The OGP was more expansive than a one-day exercise; it took place over about two months and involved: a seminar hosted by L.A. County on radiation management and nuclear weapons; tabletop exercises; a communications exercise; an ICBRNE demonstration; outreach presentations to the county’s cities and agencies; and a functional exercise.
A major benefit of exercises like the OGP is that they help identify people’s roles during an emergency and “expected surprises,” said John Fernandes, administrator of the L.A. County Office of Emergency Management. “There are a lot of unexpected and expected surprises in a lot of ways, because that’s what emergencies are,” he said. “Emergencies are going to give you expected surprises with respect to a certain number of casualties, a certain number of problems with reaching people who have problems getting water in the aftermath or shelter if they need immediate shelter.”
In late July, the functional exercise began when participants were notified that a 10-kiloton improvised nuclear device was detonated in L.A. It was quickly deemed an act of terrorism, and a mock newscast reported that there was a massive number of casualties. Emergency operations centers (EOC) were filled with players from various agencies in preparation for the drill, and the exercise’s emergency response was under way.
Brewer explained that during the function exercise, numerous EOCs and department operations centers were activated and everyone took on their emergency management role. However, there wasn’t any field play, he said, meaning a CAW-run control cell supplied situational awareness to the participants, as did mock news reports and field incident action reports to paint a picture of what would be happening outside building walls following a nuclear explosion.
“They don’t really have a good view of what’s going on in the outside world, so they rely on information coming in through news reports, TV, phone, e-mail, other agencies talking with them on the phone or via liaisons to get information,” Applegate said. “They’re not actually in the field looking at all these things going on.”
The control cell also simulated the agencies that weren’t participating. For example, FEMA wasn’t participating, so if someone needed to contact it during the drill, he or she would call the control cell where the agency’s role was simulated.
The ICBRNE system was used during the drill to provide a common operating picture to all the participating agencies. However, incorporating it into the drill was a challenge, Brewer said, because the first responders who work with it in the field were already familiar with the system, but this was a chance to give emergency management and public health officials a chance to learn about it. “They got a good opportunity to work with the product [and] the technology,” he said. “I think everybody went away with some good ideas about how they can benefit from that program and project.”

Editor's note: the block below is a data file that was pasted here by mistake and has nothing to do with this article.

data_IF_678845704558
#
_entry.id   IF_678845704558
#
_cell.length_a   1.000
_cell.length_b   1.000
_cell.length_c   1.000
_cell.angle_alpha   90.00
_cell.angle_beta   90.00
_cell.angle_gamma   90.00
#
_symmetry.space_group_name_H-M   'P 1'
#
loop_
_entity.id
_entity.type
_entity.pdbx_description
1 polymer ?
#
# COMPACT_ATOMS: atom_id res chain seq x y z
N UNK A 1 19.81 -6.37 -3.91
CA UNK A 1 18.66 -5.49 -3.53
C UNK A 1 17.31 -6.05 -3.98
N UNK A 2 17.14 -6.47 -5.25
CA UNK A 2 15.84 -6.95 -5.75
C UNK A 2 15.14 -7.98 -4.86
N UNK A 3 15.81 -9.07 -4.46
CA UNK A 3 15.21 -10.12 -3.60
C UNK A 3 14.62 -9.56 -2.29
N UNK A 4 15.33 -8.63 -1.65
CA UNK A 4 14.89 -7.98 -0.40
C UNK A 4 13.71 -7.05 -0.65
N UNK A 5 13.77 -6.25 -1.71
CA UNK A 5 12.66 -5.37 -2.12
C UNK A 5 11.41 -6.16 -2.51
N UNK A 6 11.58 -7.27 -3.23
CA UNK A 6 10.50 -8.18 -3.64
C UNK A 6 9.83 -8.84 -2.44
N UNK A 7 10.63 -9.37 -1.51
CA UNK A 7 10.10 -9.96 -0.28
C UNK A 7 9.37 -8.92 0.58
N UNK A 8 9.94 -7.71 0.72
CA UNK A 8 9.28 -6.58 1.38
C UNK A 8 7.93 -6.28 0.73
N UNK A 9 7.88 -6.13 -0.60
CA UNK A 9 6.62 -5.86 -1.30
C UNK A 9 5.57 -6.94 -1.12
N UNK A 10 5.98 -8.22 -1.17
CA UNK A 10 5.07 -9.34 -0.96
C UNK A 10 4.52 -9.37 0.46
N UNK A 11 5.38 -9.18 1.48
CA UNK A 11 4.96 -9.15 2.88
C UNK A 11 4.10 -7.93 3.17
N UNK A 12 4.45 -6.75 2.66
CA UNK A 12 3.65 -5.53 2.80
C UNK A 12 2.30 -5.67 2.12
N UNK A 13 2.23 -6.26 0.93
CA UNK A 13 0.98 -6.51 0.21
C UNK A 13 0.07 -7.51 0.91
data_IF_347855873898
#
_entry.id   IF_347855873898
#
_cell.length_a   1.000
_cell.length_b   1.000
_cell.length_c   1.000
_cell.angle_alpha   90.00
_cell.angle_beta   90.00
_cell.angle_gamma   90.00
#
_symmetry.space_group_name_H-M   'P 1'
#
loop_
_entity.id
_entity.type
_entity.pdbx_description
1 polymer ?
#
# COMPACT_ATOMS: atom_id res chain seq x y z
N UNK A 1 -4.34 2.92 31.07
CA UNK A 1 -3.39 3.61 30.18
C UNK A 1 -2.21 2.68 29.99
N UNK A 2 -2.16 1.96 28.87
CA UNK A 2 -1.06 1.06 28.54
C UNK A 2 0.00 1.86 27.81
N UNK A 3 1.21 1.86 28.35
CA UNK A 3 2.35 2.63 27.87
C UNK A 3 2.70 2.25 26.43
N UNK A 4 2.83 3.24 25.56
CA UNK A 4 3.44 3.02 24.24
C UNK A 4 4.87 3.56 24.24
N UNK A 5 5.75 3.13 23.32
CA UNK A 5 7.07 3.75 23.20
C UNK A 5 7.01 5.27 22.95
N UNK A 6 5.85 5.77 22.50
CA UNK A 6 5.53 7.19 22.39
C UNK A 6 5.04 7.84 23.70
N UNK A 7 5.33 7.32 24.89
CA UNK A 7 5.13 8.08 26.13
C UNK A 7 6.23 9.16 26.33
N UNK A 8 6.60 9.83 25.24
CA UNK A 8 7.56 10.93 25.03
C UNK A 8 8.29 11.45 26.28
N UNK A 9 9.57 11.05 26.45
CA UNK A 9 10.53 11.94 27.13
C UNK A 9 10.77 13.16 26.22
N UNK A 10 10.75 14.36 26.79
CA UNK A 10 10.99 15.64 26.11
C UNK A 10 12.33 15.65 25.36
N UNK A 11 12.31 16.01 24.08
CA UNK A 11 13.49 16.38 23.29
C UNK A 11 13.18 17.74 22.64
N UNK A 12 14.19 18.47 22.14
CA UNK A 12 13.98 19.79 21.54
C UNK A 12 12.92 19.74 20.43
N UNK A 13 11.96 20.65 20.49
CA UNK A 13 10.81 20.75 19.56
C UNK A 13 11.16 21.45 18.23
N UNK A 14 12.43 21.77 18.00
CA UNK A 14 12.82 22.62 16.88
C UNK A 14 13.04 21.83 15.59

The system’s effectiveness during the drill was evaluated through the DHS’ process, and Lustig said the S&T will receive a report card on it. But it isn’t the only aspect that was assessed. An evaluation team examined the actions performed during the drill and checked them against the exercise objectives and the Homeland Security Exercise and Evaluation Program’s national standards.
As of press time, the after-action report wasn’t available, but Brewer identified two key findings:
The OPG allowed the L.A. area to enhance its regional relationships and information sharing techniques by also testing its Operational Area Response and Recovery System, a Web-based
system that allows them to wirelessly share situational response information.
“Whether I am here at the office, at home or in the field and we have an incident take place, I’m able to access the system and see what the situation is in various cities,” said Ken Kondo, public information officer for the county’s Office of Emergency Management. “It provides information to the emergency responders and managers so they can start to plan what the next steps are going to be.”
In addition to creating partnerships with the different governments within the county’s operation area, Kondo also stressed the importance of working with local media, because people will turn to news outlets for information on a disaster. Educating reporters and producers on the recommended actions people should take following a disaster will allow them to repeat the county’s messages to the public following an emergency.
The Golden State is well known for earthquakes and has spread prescripted messages like “drop, cover and hold on,” and Kondo would like to establish similar messages for other potential disasters.